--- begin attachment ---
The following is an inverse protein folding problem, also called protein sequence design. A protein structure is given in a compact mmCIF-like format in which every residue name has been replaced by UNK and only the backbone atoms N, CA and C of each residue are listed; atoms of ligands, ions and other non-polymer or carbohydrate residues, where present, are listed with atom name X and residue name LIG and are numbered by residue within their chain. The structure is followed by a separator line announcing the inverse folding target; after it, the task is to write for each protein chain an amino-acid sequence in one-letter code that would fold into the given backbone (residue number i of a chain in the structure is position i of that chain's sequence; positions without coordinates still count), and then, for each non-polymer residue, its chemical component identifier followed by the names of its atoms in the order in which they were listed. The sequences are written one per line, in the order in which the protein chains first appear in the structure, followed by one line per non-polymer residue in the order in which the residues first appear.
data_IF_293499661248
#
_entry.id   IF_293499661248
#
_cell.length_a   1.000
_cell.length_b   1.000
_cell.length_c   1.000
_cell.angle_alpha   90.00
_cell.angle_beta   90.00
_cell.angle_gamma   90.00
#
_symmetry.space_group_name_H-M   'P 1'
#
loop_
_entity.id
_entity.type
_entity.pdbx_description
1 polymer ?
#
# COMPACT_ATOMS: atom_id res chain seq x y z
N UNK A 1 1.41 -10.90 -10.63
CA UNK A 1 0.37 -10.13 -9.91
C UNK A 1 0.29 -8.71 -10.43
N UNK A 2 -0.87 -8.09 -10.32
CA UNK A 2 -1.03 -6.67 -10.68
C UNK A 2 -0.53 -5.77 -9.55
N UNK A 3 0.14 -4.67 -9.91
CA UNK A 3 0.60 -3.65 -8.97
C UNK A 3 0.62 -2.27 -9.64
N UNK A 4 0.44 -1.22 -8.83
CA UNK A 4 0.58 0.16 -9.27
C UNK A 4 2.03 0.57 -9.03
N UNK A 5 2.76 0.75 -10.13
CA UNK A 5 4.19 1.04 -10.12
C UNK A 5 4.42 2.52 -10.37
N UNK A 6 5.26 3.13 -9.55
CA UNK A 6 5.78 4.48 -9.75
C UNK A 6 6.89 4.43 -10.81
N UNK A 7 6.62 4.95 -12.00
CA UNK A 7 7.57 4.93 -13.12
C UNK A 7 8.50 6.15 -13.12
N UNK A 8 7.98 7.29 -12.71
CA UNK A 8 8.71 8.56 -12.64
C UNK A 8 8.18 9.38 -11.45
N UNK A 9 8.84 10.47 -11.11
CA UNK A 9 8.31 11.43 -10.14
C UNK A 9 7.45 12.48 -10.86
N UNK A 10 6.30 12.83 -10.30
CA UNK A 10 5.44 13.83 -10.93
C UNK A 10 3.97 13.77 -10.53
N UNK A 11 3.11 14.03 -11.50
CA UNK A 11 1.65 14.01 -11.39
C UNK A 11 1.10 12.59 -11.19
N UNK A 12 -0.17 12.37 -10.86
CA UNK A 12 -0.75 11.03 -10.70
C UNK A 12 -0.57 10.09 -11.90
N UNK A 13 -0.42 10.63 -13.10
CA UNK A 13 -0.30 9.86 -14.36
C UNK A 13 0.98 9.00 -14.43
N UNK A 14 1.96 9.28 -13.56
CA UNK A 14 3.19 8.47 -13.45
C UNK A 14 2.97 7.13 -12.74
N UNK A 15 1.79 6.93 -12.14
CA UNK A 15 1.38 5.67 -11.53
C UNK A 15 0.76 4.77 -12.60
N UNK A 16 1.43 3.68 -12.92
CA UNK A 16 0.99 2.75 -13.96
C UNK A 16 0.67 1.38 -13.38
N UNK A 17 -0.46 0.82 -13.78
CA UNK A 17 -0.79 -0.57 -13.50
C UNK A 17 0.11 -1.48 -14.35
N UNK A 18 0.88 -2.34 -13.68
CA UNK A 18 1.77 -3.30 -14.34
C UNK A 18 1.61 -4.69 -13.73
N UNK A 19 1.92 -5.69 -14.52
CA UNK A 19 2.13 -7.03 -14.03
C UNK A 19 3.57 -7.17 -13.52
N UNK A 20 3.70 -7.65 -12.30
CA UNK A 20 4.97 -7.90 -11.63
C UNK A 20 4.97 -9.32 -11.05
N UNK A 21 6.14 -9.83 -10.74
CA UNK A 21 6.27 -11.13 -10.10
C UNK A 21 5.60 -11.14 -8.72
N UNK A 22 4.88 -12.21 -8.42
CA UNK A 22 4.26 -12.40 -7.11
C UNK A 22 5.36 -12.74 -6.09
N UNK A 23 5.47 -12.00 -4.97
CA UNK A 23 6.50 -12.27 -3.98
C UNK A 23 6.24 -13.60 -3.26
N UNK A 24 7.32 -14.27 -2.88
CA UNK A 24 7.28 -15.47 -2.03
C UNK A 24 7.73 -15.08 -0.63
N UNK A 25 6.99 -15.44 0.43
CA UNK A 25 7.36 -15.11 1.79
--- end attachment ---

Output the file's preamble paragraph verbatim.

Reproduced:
The following is an inverse protein folding problem, also called protein sequence design. A protein structure is given in a compact mmCIF-like format in which every residue name has been replaced by UNK and only the backbone atoms N, CA and C of each residue are listed; atoms of ligands, ions and other non-polymer or carbohydrate residues, where present, are listed with atom name X and residue name LIG and are numbered by residue within their chain. The structure is followed by a separator line announcing the inverse folding target; after it, the task is to write for each protein chain an amino-acid sequence in one-letter code that would fold into the given backbone (residue number i of a chain in the structure is position i of that chain's sequence; positions without coordinates still count), and then, for each non-polymer residue, its chemical component identifier followed by the names of its atoms in the order in which they were listed. The sequences are written one per line, in the order in which the protein chains first appear in the structure, followed by one line per non-polymer residue in the order in which the residues first appear.